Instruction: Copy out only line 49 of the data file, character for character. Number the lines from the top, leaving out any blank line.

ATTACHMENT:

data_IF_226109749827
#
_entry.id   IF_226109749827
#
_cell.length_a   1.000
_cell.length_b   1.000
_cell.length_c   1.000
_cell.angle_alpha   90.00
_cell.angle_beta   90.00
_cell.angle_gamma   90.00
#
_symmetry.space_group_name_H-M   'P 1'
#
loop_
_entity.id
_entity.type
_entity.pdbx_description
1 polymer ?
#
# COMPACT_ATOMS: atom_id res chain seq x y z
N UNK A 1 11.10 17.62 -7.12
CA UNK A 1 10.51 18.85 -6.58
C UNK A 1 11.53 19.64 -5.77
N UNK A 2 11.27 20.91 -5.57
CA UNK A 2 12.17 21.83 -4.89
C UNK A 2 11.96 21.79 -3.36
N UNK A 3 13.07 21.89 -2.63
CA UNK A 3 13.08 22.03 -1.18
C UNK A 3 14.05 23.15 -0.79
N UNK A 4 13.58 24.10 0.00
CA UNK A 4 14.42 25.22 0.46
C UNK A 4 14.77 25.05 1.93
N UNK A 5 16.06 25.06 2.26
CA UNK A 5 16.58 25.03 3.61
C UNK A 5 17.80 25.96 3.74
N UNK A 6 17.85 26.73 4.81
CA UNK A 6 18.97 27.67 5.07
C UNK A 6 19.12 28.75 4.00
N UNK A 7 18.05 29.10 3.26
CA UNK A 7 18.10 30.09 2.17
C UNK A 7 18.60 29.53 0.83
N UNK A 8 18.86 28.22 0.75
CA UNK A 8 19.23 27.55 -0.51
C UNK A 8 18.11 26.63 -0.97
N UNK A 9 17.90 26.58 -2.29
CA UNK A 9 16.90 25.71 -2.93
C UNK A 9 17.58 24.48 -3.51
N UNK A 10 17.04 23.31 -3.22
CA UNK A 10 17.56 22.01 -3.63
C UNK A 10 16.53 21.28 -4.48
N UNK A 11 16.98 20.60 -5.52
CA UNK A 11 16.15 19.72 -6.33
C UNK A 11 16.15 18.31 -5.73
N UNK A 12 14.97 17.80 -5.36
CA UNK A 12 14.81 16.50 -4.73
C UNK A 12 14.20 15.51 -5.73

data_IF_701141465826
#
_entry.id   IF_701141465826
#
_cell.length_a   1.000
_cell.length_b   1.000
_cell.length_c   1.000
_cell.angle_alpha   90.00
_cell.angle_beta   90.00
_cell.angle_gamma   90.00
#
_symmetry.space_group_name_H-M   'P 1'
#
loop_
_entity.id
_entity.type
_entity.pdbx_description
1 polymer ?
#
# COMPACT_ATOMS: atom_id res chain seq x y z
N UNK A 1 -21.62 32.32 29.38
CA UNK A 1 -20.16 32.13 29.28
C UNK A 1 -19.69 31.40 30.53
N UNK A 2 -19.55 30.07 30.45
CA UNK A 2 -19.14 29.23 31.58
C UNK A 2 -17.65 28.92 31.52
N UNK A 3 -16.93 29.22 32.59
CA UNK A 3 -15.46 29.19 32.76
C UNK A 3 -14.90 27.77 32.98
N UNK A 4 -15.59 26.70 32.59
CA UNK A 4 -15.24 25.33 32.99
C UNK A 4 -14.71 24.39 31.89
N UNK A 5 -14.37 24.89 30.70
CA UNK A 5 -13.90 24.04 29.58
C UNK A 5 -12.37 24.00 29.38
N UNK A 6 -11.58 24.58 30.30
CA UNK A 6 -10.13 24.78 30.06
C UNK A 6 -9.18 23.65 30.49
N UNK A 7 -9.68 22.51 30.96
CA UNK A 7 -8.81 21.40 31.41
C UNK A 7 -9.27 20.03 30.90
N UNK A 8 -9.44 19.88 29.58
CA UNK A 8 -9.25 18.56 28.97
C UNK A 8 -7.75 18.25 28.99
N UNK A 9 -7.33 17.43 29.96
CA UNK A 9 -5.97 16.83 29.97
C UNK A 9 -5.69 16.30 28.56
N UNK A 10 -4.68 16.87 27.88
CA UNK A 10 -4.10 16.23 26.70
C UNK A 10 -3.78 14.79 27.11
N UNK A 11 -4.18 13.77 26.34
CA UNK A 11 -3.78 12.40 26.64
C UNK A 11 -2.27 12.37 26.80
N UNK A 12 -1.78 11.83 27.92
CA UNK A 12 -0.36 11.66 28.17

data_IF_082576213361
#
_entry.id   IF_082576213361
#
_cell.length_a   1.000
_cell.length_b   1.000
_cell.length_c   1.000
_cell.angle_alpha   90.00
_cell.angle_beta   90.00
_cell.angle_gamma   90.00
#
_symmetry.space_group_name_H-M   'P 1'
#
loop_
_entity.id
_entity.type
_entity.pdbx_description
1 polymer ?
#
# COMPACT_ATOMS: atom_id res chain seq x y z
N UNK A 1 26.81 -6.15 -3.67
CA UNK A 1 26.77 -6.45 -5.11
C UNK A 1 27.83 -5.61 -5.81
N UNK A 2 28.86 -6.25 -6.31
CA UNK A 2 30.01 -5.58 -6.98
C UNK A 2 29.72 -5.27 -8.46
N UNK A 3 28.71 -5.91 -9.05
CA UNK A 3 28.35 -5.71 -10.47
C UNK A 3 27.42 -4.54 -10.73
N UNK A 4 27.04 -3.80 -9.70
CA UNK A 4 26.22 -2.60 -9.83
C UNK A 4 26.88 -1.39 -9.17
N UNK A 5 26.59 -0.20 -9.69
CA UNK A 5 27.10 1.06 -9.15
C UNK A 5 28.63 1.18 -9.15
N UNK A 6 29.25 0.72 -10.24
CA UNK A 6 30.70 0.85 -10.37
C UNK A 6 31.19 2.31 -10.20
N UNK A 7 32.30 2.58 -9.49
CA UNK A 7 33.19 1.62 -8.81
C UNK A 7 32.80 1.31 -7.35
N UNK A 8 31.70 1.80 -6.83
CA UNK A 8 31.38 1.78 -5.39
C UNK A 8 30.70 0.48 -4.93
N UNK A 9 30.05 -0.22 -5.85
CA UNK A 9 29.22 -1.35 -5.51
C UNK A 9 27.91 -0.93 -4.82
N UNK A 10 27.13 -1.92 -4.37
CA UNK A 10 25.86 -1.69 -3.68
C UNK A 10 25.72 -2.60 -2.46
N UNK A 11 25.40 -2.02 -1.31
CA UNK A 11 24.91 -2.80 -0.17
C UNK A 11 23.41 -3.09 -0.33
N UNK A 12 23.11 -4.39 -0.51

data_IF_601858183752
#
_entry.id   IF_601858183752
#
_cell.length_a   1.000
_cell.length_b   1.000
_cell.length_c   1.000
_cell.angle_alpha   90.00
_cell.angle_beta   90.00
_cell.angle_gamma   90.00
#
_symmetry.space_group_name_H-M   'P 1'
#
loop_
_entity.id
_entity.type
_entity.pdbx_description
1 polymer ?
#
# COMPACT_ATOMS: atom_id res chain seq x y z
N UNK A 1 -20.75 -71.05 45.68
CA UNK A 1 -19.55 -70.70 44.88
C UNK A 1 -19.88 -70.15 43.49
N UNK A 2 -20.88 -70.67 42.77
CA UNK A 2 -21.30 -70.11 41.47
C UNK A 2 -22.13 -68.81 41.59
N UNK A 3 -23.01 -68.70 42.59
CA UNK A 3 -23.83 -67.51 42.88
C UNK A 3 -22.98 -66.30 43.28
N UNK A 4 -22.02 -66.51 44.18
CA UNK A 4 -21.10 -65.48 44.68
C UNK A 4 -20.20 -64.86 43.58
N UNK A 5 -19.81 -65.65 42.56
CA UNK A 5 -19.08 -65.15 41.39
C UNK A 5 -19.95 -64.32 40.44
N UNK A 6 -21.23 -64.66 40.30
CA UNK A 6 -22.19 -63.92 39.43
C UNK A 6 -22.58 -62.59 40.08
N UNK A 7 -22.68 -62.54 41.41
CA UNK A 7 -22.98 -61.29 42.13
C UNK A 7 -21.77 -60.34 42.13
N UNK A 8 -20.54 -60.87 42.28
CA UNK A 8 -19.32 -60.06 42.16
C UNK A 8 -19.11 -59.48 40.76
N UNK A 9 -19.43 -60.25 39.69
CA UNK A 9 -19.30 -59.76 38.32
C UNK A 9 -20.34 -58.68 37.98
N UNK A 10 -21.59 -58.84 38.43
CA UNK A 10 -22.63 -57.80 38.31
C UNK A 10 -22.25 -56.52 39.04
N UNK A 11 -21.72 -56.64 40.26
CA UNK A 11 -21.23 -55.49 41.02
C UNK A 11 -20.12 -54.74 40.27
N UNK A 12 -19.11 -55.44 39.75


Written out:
CA UNK A 10 17.56 22.01 -3.63